Temptation in the Garden
1 Now the serpent was more crafty than any of the wild animals the LORD God had made. He said to the woman, “Did God really say, ‘You must not eat from any tree in the garden’?” 2 The woman said to the serpent, “We may eat fruit from the trees in the garden, 3 but God did say, ‘You must not eat fruit from the tree that is in the middle of the garden, and you must not touch it, or you will die.’ ”
4 “You will not certainly die,” the serpent said to the woman. 5 “For God knows that when you eat from it your eyes will be opened, and you will be like God, knowing good and evil.”
6 When the woman saw that the fruit of the tree was good for food and pleasing to the eye, and also desirable for gaining wisdom, she took some and ate it. She also gave some to her husband, who was with her, and he ate it. 7 Then the eyes of both of them were opened, and they realized they were naked; so they sewed fig leaves together and made coverings for themselves.
Remember where we are in the story so far. God has created humans and placed them in the garden. Their worship is to obey the one law God gave them and to build and spread God’s culture in creation.
Humans don’t exist in this idyllic state very long however. Here in chapter 3 we see what is known as the fall of humanity and this fall has everything to do with humans misplacing their worship.
This description of what is known as the Fall in the big picture story of the Bible is a biblical anthropology, describing the nature of human beings, and it also gives us a paradigm for how temptation and succumbing to sin occurs.
The serpent is described as being crafty. Being crafty, clever or shrewd is not necessarily a bad thing. In the proverbs we are told to be prudent all the time—same word. It simply refers to being aware of the situation and making wise decisions in those situations. Yet Satan uses his clever nature for evil by tempting them to disobey God’s one law and to take the care of creation into their own hands by defining good and evil for themselves, instead of following God’s definitions of good and evil. He tempts them to worship themselves, not God.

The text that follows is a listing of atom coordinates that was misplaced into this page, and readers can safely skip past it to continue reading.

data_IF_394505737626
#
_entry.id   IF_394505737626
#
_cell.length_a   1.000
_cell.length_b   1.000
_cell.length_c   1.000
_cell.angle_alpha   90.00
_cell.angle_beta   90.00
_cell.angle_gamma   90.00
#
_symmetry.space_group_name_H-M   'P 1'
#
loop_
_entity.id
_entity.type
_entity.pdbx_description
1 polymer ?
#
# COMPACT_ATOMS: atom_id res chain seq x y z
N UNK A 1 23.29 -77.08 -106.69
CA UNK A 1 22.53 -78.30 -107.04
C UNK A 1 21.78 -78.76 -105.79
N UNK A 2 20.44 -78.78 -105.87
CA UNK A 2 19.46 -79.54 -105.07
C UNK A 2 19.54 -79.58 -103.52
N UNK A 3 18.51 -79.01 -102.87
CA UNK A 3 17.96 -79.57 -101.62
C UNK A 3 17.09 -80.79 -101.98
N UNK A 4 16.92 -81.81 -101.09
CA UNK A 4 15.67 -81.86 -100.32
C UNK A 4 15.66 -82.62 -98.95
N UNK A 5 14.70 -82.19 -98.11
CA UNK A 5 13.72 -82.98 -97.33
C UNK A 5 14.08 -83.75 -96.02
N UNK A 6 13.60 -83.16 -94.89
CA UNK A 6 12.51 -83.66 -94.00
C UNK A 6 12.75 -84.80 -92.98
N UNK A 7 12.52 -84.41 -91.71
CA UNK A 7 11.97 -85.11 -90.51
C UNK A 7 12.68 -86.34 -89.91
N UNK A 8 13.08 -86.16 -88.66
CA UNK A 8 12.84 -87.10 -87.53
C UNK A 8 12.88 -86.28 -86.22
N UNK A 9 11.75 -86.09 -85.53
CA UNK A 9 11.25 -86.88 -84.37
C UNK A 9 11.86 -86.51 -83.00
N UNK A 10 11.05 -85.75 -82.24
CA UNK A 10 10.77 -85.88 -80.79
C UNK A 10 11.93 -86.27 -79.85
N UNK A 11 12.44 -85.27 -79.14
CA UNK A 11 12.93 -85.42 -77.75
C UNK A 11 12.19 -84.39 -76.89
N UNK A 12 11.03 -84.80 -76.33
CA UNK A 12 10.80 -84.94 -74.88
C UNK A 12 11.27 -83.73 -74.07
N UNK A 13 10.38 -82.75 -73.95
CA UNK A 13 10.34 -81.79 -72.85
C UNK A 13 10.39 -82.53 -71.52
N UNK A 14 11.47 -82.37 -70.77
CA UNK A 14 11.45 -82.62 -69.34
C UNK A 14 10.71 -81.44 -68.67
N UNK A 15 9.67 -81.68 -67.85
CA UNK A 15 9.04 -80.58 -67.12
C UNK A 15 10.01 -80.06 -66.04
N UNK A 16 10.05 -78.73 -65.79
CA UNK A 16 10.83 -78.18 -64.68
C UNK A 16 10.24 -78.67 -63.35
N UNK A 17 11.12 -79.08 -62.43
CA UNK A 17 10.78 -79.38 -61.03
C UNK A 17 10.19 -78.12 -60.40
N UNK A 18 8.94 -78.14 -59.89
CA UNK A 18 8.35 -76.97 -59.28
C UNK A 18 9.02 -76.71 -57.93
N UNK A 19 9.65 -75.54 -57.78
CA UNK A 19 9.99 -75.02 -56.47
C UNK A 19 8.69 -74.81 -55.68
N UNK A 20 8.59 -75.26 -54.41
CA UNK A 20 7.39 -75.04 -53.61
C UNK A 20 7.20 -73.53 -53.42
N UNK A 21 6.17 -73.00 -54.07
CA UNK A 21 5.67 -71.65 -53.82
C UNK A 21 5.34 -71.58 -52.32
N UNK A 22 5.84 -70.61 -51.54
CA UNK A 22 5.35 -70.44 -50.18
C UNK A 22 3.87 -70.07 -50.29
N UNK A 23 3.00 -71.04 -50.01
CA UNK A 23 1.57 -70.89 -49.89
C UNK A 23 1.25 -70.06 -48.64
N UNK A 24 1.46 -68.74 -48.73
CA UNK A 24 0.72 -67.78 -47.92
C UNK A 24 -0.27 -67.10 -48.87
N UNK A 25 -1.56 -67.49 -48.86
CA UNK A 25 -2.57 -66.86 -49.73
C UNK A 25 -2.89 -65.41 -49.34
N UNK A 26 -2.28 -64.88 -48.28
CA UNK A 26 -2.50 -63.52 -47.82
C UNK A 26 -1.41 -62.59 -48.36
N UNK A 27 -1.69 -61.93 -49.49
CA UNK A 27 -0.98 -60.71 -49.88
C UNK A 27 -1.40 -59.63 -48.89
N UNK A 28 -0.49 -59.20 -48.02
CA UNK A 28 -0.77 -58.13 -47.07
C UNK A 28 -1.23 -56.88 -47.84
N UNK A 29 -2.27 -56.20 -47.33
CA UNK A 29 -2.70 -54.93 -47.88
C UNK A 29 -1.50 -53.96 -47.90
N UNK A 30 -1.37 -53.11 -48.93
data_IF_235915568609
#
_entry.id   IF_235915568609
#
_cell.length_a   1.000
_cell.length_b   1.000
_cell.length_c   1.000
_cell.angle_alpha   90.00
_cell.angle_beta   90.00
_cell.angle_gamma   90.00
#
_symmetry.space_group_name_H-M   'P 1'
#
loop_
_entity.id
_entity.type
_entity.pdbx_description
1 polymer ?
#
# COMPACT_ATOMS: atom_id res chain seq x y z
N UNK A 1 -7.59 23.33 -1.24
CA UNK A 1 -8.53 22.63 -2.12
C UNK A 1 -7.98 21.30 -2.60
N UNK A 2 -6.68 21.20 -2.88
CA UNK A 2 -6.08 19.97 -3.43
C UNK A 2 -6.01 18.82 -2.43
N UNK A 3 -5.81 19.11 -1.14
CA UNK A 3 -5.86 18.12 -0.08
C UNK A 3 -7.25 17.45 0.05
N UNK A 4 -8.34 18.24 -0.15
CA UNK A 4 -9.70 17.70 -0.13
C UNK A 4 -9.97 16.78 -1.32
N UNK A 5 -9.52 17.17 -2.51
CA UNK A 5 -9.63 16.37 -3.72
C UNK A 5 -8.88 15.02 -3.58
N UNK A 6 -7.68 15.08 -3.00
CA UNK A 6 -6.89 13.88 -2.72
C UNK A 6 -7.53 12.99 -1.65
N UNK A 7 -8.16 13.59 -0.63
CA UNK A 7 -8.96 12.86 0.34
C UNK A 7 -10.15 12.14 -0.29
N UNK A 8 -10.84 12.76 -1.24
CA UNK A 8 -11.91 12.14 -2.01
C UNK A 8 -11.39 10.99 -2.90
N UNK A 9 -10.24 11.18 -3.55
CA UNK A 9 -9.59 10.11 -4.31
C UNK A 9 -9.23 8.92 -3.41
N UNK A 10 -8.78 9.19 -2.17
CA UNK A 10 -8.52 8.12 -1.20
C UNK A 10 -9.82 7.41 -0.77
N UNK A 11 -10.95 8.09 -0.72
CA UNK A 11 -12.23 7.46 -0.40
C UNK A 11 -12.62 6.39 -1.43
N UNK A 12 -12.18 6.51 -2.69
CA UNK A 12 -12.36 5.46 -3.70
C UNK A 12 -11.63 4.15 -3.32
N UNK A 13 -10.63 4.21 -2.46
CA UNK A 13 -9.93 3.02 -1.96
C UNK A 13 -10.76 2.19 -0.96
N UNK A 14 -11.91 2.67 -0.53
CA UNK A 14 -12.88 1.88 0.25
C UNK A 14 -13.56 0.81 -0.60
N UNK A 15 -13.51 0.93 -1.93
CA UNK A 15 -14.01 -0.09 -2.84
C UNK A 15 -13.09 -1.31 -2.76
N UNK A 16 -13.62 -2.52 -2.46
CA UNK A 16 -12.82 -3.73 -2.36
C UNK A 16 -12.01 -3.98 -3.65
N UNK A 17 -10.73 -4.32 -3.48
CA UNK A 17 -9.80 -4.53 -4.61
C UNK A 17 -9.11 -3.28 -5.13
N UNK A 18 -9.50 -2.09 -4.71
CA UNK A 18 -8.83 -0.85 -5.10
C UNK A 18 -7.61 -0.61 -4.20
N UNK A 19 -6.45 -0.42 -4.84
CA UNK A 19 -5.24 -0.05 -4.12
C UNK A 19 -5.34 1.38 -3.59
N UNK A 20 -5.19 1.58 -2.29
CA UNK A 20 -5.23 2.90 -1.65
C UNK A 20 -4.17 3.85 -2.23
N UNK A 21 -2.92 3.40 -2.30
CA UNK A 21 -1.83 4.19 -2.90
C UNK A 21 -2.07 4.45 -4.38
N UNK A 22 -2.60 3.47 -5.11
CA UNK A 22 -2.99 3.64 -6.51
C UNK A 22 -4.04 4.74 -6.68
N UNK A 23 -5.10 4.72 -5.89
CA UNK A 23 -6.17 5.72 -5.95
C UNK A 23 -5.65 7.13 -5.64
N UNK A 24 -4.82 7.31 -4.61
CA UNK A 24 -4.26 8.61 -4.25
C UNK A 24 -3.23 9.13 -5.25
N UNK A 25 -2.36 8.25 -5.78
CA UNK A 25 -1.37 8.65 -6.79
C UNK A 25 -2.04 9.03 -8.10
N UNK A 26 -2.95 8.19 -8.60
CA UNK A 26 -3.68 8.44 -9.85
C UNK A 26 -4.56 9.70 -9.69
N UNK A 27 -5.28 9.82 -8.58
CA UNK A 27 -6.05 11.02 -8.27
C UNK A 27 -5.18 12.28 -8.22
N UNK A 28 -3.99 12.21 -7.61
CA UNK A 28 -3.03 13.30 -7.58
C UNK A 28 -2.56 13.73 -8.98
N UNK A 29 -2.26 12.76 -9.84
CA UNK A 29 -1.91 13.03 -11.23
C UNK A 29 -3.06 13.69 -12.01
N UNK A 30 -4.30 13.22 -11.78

The first couple of days we are going to examine how Satan tempts us to misplace our worship. Satan tempts the first humans by calling into question both God’s words and God’s motives. First, note in the first 2 chapters when God speaks it produces life, order and beauty. When Satan, the serpent, speaks here it produces death, chaos and destruction.
Note his initial crafty question in verse one that focuses on the negative. He over-exaggerates the prohibition to get Eve thinking about the one tree God told her she can’t eat from instead of multitude of other trees she can eat from. She is focused on what she can’t have rather than the vast blessing she has been given. The serpent knows this and Eve knows the command from God was clear as day. He is here trying to cloud it and cast doubt.
Satan’s “lies” in vv. 4-5 are technically true however sneaky distortions of the truth. They didn’t die immediately but they will now die eventually; their eyes were opened but opened to their shame and separation from God; they were like God knowing good and evil but in doing so they are banished from the garden.
After calling into questions God’s actual words the serpent pivots to call into question God’s motives. His second question challenges their understanding that God truly has good intentions for them. That humans following God’s way is actually better than following their own way. The phrase “knowledge of good and evil” is often used to describe children before learning wisdom. So the implication of this phrase is that the humans in this current state are immature and needing wisdom. It is likely that God intends to teach them wisdom so they will grow into better rulers of creation. The temptation then is to gain wisdom and understanding in how to rule creation without following God’s word and God’s way. Instead to take if for themselves. In essence the serpent is telling them to follow their own way, rule creation themselves, without God’s oversight, worshipping themselves, not God. The irony however is that humans are already like God because God has given them his image and likeness.
For our additional content today I’ve included a podcast from the Bible project called “The Tale of Two Trees“. In this podcast they discuss this event in scripture from the angle of trees. You can find the whole podcast here
(ff to about 5:30 in the devotional recording for the extra content)
Today, spend some time reflecting on the nature of temptation. Satan is crafty and he will tempt you to call into question God’s word and God’s motives. Did God really say. Does God really have your best interest in mind. It seems as if he unnecessarily restricting you from pleasure or joy. Pay attention to how you see these temptations at play in your day today.
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